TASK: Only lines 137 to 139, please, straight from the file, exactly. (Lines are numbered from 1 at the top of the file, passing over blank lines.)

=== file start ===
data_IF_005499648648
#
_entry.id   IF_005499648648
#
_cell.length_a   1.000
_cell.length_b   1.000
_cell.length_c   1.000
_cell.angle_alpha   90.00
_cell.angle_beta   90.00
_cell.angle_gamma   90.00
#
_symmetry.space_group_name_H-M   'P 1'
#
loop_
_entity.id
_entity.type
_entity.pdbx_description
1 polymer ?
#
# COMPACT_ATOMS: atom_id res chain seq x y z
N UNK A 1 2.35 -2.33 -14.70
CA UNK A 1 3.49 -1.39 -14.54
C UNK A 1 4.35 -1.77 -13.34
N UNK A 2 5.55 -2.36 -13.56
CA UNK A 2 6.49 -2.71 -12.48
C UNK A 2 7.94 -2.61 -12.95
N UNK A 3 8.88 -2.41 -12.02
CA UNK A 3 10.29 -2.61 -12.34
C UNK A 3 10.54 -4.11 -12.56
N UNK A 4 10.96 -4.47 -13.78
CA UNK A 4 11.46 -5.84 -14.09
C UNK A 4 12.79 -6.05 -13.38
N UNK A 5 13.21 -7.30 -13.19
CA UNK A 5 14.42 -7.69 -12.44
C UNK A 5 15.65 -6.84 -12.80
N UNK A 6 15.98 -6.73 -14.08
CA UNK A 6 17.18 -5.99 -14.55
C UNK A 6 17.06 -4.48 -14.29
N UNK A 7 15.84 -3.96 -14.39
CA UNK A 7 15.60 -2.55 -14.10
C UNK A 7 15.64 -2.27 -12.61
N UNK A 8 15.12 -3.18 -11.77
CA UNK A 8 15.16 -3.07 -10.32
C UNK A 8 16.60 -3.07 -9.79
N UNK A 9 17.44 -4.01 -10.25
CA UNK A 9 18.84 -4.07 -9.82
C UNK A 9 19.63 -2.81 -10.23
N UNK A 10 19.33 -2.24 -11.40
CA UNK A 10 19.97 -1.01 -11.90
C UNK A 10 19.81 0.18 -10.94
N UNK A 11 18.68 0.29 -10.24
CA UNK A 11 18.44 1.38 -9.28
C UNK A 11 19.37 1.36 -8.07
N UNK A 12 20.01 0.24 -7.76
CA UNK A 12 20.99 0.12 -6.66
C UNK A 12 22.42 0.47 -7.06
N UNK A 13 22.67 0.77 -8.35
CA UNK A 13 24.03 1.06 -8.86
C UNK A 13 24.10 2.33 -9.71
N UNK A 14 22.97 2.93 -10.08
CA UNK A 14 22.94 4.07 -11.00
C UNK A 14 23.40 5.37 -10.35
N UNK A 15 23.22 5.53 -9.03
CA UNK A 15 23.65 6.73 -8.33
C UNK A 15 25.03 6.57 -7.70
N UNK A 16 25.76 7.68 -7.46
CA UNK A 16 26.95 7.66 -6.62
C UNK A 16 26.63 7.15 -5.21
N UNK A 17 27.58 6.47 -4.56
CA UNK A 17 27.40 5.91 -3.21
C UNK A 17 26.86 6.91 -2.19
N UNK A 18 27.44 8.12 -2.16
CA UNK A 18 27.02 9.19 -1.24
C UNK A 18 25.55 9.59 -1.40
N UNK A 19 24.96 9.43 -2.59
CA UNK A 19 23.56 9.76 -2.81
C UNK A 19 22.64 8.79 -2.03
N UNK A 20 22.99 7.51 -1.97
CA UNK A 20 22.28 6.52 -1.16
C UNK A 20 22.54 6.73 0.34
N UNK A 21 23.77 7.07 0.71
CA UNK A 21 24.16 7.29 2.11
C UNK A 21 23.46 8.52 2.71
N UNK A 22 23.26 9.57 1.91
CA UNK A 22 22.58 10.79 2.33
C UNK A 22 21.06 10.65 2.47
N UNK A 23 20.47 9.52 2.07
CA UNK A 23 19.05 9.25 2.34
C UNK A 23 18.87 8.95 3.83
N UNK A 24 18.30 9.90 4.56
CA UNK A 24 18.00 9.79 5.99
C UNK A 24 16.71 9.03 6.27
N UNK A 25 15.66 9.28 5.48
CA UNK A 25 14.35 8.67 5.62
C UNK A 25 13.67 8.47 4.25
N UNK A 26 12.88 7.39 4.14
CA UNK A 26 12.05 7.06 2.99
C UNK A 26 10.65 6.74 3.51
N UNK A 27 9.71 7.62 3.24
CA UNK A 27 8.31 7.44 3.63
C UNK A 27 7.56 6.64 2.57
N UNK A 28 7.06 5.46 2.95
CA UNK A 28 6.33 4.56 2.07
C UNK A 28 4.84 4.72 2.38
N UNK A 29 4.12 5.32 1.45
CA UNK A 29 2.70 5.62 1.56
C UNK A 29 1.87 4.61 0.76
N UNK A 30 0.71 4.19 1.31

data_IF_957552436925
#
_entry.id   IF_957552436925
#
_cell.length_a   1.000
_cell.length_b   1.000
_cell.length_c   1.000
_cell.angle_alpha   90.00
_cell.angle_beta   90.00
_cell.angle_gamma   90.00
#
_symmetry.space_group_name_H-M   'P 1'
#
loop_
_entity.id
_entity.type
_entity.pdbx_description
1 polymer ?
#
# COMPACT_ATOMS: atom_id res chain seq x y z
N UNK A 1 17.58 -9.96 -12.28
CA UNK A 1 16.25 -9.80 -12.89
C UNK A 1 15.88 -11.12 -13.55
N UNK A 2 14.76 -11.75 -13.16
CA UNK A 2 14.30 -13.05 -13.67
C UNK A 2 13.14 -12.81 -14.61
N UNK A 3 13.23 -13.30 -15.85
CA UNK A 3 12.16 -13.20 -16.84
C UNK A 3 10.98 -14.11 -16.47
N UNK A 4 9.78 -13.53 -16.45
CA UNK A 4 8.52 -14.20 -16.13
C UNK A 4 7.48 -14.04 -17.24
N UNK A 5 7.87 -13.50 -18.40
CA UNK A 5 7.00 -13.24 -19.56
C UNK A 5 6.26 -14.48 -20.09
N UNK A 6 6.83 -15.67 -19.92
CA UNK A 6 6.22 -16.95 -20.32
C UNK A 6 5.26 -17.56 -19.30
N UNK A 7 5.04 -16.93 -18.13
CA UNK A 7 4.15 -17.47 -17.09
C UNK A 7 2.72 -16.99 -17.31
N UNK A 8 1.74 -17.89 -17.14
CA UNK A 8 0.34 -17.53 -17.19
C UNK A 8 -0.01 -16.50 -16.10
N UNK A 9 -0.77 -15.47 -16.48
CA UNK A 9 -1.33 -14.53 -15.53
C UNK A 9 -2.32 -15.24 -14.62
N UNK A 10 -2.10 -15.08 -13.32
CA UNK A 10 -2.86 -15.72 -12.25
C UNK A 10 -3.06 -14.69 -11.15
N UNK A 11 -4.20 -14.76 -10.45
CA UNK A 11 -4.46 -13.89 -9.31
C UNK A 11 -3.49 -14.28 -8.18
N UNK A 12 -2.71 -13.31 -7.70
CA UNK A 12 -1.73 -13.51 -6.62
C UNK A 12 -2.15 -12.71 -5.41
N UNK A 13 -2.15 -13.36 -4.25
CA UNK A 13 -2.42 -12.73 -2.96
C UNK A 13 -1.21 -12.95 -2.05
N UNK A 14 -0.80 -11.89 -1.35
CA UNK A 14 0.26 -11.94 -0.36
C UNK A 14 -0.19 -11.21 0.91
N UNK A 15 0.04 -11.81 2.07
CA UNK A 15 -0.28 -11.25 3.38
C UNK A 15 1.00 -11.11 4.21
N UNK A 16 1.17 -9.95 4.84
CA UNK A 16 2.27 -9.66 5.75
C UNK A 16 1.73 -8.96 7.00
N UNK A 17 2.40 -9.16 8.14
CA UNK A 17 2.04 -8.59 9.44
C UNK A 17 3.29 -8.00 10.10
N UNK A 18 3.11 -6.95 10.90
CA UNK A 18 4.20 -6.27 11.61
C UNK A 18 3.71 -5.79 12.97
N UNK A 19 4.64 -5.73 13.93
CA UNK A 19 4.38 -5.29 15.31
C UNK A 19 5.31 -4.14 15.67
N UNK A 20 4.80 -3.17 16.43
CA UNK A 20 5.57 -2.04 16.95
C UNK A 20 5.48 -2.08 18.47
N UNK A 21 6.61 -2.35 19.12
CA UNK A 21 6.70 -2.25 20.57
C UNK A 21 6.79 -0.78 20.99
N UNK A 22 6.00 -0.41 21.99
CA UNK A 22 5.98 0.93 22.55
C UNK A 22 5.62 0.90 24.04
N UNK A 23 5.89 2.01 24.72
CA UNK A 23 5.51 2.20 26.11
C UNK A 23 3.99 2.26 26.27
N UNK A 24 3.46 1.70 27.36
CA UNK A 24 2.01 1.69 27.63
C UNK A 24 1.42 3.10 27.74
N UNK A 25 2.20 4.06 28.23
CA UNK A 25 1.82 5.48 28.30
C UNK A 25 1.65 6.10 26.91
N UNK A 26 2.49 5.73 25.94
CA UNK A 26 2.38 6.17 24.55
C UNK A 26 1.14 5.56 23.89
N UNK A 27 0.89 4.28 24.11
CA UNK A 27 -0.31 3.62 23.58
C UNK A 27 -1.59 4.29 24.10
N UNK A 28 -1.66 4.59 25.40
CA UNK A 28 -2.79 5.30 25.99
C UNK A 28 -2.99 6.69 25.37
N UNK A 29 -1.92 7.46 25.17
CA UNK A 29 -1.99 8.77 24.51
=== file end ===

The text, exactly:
C UNK A 3 10.98 -14.11 -16.47
N UNK A 4 9.78 -13.53 -16.45
CA UNK A 4 8.52 -14.20 -16.13